Thursday, May 31, 2007
Did you ever hear of khipu or quipu? There has been a fascinating discussion of this on Sheep Thrills. (Khipu-Woven from cotton, llama or alpaca wool, the mysterious string bundles - known as Khipu - consist of a single strand from which dangle up to thousands of subsidiary strings, each featuring a bewildering array of knots. ) Spanish colonial documents suggest that Khipu were in some way used to keep records and communicate messages. Yet how the cords were used to convey useful information has puzzled generations of experts.
The colors of the cords, the way the cords are connected together, the relative placement of the cords, the spaces between the cords, the types of knots on the individual cords, and the relative placement of the knots are all part of the logical-numerical recording. For example, a yellow strand might represent gold or maize; or on a population quipu the first set of strands represented men, the second set women, and the third set children. Weapons such as spears, arrows, or bows were similarly designated.
This project was carried out in San Cristobal de Rapaz, a highland Andean peasant community in the Province of Oyón, Peru. This community is home to one of only two known collections of khipu currently in ritual use.
Abby Franquemont has been discussing this on Sheep Thrills and I quote:
For the Inca in general, communication and record-keeping via textiles didn't seem bizarre. There are a number of things which make the quipu a challenge today, and it is most likely the case that quipus will never be "decoded" per se. Quipu were kept by individuals trained to keep them essentially from birth; the historical record of things like conquistador journals and letters tell us a bit about how they were used. Much research into quipus has been conducted by mathematicians and historians and archaeologists, but relatively little with input from fiber folks. Quipu (or khipu -- Quechua never having been a written language, and only being written lately, it has variable spelling) keepers were called"Quipucamayoc," which basically means "quipu bearer." Quipucamayoc were able to read each other's quipus, so the systems were not totally proprietary to individual Quipucamayoc. From the manner in which they were read, as described in written records, my father (a professor at MIT) believed that there were likely some programmatic, database-like functions which were understood by all Quipucamayoc, so that the actual information stored was extremely dense; he also believed that the analysis performed by non-textile people missed out on key things like fiber choice for specific cords, direction of twist, amount of twist, and so forth, which are intuitive things perceived by Quechua people today as important.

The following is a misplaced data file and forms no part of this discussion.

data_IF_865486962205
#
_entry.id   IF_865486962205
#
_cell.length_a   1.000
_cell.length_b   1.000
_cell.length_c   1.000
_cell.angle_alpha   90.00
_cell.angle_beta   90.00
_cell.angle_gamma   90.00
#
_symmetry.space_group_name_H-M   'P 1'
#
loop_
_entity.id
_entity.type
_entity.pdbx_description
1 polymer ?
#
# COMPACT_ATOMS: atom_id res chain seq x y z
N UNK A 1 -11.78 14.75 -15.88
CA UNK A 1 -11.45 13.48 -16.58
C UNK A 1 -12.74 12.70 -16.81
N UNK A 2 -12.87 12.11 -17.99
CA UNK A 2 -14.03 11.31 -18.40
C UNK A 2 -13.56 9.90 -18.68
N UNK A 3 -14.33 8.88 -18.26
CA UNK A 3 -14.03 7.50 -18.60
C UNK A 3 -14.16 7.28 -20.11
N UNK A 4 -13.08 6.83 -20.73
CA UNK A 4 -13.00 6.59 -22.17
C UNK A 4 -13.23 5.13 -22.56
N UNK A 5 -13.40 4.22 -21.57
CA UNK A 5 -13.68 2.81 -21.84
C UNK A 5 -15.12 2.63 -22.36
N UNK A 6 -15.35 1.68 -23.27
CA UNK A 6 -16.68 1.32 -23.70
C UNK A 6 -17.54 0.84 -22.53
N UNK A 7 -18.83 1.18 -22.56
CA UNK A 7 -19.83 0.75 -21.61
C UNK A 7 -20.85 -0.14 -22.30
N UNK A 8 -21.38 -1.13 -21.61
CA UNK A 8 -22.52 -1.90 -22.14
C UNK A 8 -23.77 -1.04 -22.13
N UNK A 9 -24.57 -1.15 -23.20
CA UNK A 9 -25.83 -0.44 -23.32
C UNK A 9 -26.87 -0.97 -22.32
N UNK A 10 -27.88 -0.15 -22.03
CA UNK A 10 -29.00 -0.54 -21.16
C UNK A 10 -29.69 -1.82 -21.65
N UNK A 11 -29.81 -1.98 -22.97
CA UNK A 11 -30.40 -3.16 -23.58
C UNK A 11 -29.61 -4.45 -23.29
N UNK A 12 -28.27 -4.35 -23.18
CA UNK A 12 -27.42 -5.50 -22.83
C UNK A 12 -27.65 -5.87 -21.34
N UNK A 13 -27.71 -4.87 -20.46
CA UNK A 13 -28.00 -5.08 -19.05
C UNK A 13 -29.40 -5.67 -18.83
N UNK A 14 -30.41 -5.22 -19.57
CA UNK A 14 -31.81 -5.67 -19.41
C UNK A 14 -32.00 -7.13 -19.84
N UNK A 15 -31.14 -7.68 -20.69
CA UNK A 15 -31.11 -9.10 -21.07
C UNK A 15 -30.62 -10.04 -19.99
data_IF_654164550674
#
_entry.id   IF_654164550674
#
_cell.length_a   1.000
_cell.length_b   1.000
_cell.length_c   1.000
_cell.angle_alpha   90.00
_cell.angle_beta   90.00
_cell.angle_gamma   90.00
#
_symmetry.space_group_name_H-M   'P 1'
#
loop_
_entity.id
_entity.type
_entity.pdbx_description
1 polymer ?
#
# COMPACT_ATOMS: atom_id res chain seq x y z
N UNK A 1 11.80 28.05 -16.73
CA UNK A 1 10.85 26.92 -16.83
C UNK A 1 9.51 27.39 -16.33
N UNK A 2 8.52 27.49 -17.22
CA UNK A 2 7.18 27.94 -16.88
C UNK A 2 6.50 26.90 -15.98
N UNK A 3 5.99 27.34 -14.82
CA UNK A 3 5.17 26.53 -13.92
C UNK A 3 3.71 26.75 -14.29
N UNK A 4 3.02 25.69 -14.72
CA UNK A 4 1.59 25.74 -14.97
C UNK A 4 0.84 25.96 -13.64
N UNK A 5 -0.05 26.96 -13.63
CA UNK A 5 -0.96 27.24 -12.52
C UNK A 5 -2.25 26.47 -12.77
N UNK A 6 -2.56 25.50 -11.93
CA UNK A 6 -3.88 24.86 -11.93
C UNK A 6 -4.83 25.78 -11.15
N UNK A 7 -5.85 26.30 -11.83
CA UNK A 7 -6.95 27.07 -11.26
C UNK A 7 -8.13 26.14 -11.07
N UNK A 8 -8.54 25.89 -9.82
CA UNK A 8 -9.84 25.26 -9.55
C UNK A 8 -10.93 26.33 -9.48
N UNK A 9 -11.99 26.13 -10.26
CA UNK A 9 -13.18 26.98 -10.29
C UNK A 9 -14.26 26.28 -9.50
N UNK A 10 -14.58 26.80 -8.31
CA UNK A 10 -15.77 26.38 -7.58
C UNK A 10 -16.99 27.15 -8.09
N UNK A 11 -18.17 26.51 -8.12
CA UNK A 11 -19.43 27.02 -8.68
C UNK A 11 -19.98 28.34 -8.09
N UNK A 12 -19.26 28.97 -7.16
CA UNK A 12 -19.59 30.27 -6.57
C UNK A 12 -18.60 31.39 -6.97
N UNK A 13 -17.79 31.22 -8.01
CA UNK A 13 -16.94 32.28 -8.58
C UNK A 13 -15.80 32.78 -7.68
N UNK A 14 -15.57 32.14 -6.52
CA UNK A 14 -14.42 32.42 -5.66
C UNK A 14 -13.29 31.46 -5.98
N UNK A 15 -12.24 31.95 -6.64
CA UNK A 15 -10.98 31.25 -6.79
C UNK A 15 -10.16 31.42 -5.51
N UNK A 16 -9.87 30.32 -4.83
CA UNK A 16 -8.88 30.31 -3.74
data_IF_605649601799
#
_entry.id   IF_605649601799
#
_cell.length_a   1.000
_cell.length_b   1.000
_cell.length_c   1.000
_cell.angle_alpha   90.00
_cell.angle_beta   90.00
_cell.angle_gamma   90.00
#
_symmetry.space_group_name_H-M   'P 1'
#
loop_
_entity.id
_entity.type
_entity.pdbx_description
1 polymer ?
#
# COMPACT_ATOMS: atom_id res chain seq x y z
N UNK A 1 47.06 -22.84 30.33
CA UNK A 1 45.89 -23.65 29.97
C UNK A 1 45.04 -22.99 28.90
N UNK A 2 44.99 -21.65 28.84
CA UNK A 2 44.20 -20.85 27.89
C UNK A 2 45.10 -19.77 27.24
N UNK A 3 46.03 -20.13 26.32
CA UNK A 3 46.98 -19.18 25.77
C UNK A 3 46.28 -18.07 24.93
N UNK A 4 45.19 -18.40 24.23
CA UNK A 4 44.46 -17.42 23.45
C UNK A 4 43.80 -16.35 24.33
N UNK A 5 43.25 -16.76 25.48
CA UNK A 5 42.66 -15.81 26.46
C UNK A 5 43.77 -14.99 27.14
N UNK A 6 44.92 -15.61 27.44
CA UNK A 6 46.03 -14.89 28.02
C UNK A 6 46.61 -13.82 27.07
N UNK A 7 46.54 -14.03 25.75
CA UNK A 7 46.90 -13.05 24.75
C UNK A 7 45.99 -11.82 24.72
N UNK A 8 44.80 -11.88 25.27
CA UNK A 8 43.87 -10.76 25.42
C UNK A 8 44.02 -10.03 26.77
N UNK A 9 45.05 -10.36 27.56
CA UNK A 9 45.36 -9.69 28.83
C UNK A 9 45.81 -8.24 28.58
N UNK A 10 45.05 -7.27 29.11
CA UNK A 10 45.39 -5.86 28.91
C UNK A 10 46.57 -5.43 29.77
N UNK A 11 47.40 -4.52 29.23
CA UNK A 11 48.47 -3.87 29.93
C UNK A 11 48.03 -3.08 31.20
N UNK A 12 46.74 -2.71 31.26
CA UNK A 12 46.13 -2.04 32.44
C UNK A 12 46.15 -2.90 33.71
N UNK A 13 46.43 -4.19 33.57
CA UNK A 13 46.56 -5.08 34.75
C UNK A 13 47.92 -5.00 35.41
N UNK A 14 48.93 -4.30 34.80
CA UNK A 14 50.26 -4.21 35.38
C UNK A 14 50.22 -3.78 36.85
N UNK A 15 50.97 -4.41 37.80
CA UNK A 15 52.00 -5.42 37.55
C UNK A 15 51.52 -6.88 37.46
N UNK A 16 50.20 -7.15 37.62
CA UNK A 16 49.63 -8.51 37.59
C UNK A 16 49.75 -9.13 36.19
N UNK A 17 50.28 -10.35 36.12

So I asked my son Patrick if he had ever heard of khipu, since he has really been getting interested in archeology, and he said yes he had heard of it! And I asked him where he had run into khipu, fully expecting him to say from his anthropology professor, but no! Patrick has heard of it in Final Fantasy-the game that he invests all free time in playing. Some characters called the yagudo use it as a code to communicate battle strategies. Isn't that fantastic?!? He keeps trying to convince me that this game is complex and intelligent, and he sort of proved his case this time!
I have also been tempted to order Alice Starmore yarns and try some color knitting with quality yarns. I keep browsing Virtual Yarns and dreaming about her colors. Bears lots more thought though. I don't know if I can justify the cost-well, I know I can't justify the cost! Maybe when my ship comes in?
Here I am looking out to sea, waiting for MORE YARN,
He felt that his whole life was some kind of dream and he sometimes wondered whose it was and whether they were enjoying it.
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